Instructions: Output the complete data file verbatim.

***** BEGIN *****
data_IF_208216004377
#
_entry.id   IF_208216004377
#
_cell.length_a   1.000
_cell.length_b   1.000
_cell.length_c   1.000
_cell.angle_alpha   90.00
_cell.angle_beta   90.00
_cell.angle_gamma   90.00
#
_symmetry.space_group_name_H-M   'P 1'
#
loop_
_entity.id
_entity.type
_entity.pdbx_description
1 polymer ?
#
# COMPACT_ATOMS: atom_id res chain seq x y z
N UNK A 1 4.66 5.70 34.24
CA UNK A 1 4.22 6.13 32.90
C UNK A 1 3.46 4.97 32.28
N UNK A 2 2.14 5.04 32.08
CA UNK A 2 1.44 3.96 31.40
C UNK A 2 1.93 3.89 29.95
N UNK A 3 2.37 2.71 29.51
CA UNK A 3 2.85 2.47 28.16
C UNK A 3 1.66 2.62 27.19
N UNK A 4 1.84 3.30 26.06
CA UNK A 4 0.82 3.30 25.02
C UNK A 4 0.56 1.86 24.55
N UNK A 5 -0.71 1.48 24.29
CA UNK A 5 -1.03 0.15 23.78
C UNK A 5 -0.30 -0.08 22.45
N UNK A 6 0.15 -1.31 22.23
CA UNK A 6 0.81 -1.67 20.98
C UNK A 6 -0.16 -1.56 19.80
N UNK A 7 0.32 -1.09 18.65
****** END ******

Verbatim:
data_IF_208216004377
#
_entry.id   IF_208216004377
#
_cell.length_a   1.000
_cell.length_b   1.000
_cell.length_c   1.000
_cell.angle_alpha   90.00
_cell.angle_beta   90.00
_cell.angle_gamma   90.00
#
_symmetry.space_group_name_H-M   'P 1'
#
loop_
_entity.id
_entity.type
_entity.pdbx_description
1 polymer ?
#
# COMPACT_ATOMS: atom_id res chain seq x y z
N UNK A 1 4.66 5.70 34.24
CA UNK A 1 4.22 6.13 32.90
C UNK A 1 3.46 4.97 32.28
N UNK A 2 2.14 5.04 32.08
CA UNK A 2 1.44 3.96 31.40
C UNK A 2 1.93 3.89 29.95
N UNK A 3 2.37 2.71 29.51
CA UNK A 3 2.85 2.47 28.16
C UNK A 3 1.66 2.62 27.19
N UNK A 4 1.84 3.30 26.06
CA UNK A 4 0.82 3.30 25.02
C UNK A 4 0.56 1.86 24.55
N UNK A 5 -0.71 1.48 24.29
CA UNK A 5 -1.03 0.15 23.78
C UNK A 5 -0.30 -0.08 22.45
N UNK A 6 0.15 -1.31 22.23
CA UNK A 6 0.81 -1.67 20.98
C UNK A 6 -0.16 -1.56 19.80
N UNK A 7 0.32 -1.09 18.65